The Writing Traveler: Chasing an Illusion

 

For 75 years, the circus had been moving from town to town, hamlet to hamlet, down endless miles of forgotten, backcountry American roads.

It had been a long and grueling season for Carson & Barnes, the last great circus to play the grasslands of rural America, sometimes setting up in three states in three days and getting Easter Sunday off only because someone canceled the show at the last minute. I had followed along, mile after mile, day after day, for a glimpse behind the illusions that played out beneath the shadows of the Big Top.

D. R. Miller was the man who made it happen His daddy played vaudeville back in 1924 with a few trained dogs and a Shetland pony that could add and subtract and tell the time of day. Talking pictures slammed the doors on vaudeville, so the elder Miller took his dogs and ponies and hit the road.

By 1937, the traveling caravan of thrills, spills, and chills had two trucks, two monkeys, four ponies, four dogs, and a 40-by-80 tent. D. R. walked the high wire and even performed on the single trapeze. By the time he and his daddy reached their first town of the season, Galena, Missouri, they had 67 cents between them. But they sold $14 worth of tickets that night, and they were off and running. At least they were off.

Caleb Pirtle III

As he wandered the grounds, preparing for the last show of a hard season, D. R.’s eyes were on the crowd and his heart was in their pocketbooks. It has to be. D. R. Miller has to earn, he told me, $1,,000 a day to break even.

He had to pay off his 235 people, feed them all at the cookhouse, and buy a half-ton of grain and 100 bales of hay between every sunrise and sunset. It is not uncommon for his gasoline bill to run more than $4,800. And every time Carson & Barnes crossed a state line, he had to come up with another $3,000 permits on his animals.

Miller shrugged and said, “Few owners have ever died with any money.”

He was broke, but broke was a way of life, one he chose a long time ago.  Still, the show goes on.  Well, sometimes it didn’t.

Several months earlier, Carson & Barnes had set up in a small town, population 800, for a Sunday performance. What Miller did not know was that he was in violation of a Sunday ordinance against entertainment.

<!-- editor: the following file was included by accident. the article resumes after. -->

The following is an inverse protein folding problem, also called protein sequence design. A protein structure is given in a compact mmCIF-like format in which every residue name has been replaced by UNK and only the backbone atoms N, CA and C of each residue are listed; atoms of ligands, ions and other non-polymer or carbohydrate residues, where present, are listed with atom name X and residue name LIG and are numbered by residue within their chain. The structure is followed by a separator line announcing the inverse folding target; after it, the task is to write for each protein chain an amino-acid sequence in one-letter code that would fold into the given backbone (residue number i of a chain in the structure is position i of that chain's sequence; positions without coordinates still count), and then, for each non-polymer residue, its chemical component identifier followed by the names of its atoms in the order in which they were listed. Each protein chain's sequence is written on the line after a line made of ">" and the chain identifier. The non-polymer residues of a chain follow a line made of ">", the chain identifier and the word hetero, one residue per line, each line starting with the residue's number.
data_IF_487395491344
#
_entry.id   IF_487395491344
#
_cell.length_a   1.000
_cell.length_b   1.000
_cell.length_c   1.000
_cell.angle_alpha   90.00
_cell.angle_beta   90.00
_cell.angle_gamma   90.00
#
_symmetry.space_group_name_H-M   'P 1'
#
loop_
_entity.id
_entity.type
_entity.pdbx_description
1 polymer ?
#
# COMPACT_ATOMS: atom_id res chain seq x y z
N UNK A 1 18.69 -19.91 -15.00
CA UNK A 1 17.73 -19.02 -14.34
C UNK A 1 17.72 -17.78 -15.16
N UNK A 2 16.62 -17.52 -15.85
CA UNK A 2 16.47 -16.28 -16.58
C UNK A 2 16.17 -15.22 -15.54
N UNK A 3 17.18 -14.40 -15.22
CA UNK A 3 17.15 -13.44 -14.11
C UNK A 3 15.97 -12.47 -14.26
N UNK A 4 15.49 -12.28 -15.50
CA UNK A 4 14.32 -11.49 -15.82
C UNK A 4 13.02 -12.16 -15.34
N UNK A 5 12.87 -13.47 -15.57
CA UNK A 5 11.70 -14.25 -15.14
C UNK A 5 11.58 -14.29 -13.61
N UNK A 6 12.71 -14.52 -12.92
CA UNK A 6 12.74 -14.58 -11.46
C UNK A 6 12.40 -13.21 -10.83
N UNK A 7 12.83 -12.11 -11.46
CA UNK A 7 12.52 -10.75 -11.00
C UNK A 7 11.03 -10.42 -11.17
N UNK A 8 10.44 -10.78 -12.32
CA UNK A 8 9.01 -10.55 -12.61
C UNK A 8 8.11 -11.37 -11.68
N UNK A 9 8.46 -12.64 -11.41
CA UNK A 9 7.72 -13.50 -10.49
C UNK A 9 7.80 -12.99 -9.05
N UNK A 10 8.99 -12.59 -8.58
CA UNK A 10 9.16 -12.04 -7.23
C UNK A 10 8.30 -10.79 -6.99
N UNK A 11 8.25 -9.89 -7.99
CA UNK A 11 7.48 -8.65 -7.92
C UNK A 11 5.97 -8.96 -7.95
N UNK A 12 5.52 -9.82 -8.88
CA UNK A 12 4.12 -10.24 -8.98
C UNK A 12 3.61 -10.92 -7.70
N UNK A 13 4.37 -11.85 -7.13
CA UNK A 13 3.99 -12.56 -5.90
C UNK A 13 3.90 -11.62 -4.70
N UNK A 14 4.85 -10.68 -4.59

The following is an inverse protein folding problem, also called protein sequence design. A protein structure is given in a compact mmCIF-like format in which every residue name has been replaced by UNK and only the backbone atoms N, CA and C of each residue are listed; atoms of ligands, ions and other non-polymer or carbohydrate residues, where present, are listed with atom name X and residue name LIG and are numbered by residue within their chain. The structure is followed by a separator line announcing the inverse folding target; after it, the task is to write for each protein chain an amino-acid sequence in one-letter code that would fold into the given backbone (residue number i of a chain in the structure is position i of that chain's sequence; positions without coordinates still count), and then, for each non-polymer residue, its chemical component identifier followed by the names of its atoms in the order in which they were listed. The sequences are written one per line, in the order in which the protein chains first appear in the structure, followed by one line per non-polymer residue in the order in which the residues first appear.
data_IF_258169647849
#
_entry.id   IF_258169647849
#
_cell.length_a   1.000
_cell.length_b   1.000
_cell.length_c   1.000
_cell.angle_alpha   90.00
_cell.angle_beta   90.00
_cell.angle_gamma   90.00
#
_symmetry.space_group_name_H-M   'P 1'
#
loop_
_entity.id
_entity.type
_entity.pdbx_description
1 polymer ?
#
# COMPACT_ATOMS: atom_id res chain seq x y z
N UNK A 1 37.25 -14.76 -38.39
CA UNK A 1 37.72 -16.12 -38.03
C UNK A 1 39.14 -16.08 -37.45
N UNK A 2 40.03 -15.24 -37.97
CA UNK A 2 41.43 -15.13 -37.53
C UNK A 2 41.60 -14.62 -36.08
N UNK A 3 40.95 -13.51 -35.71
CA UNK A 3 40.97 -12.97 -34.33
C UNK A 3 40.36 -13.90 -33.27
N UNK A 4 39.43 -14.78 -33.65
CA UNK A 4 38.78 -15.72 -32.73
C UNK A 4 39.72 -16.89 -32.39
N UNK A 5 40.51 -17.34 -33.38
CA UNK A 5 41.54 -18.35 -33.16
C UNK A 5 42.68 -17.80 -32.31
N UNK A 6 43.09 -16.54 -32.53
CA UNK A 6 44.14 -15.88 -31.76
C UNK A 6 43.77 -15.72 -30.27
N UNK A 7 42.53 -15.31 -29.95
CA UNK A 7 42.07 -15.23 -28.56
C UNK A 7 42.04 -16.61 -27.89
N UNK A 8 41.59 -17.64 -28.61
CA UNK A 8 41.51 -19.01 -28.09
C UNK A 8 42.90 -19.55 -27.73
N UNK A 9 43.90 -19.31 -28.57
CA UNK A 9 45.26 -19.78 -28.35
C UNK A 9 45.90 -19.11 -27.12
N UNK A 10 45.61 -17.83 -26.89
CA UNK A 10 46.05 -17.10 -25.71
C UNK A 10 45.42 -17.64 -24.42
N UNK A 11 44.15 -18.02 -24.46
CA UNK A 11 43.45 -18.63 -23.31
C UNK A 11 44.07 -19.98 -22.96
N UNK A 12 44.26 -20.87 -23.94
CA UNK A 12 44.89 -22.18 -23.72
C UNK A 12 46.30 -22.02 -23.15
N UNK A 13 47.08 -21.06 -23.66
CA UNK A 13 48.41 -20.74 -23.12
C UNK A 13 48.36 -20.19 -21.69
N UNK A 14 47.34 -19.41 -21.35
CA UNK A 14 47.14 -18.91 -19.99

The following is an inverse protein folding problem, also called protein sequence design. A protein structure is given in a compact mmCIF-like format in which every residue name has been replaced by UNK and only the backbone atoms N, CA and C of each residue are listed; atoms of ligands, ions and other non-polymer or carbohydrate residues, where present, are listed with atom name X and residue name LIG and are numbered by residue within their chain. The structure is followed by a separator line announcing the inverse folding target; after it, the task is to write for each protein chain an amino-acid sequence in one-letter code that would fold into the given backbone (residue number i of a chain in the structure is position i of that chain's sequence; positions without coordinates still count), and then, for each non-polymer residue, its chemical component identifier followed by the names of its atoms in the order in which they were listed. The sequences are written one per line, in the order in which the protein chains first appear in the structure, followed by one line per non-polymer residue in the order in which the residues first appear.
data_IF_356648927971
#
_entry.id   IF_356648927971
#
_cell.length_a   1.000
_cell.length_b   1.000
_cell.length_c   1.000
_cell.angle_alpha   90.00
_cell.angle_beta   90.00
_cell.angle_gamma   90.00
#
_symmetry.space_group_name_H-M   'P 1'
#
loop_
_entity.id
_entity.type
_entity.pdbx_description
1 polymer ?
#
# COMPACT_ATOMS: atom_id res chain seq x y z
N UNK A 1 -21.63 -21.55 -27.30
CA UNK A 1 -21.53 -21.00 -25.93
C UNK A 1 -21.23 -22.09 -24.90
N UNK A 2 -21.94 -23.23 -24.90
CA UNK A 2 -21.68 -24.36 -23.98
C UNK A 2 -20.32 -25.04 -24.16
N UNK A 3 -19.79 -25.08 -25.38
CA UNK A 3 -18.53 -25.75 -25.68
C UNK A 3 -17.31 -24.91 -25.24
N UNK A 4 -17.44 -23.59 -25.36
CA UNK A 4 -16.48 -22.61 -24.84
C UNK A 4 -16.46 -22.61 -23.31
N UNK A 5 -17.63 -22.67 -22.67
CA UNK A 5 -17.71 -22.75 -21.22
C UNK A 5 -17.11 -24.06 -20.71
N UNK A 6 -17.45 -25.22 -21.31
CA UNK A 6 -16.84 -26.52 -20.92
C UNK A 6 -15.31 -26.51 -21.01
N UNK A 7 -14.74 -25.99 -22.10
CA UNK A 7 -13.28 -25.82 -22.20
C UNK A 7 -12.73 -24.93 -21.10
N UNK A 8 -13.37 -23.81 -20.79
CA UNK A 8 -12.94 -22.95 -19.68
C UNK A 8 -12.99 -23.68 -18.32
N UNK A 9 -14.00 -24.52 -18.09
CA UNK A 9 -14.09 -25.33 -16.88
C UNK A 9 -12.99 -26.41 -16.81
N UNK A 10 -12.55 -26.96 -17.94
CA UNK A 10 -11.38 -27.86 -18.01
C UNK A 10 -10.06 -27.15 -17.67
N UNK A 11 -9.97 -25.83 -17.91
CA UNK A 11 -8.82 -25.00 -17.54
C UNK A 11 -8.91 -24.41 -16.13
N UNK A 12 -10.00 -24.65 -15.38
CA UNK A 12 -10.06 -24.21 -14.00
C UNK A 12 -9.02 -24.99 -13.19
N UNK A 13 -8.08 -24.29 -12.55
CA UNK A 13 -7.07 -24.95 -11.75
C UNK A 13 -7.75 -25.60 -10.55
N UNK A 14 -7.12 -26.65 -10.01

The mayor, a leading merchant and a staunch church member, came swaggering out with the sheriff and highway patrol and piously closed the circus down. When the crowd arrived that afternoon, D. R. Miller, with apologies, made the announcement: “You won’t be able to see the circus today because the mayor made us tear it down.”

He was chuckling as he watched the crowd push its way beneath his $100,000 tent.

He had just finished reading a letter that finally caught up with him

The mayor had been impeached.

The mayor had been thrown out of office.

That’s what the letter said.

Would the circus please come back?

Maybe next year. There was always next year.

I walked with the elephants into the Big Top three decades ago. Time has erased everything but the memories. The names and the faces have changed. New animals have replaced the old. But the show does go on at it has for 75 years, moving from town to town, hamlet to hamlet, down endless miles of forgotten roads.

Dim memories fade into new ones.

Only the illusion remains intact.

You can find a collection of my travel stories in Confessions from the Road. Please click HERE to find the book on Amazon.

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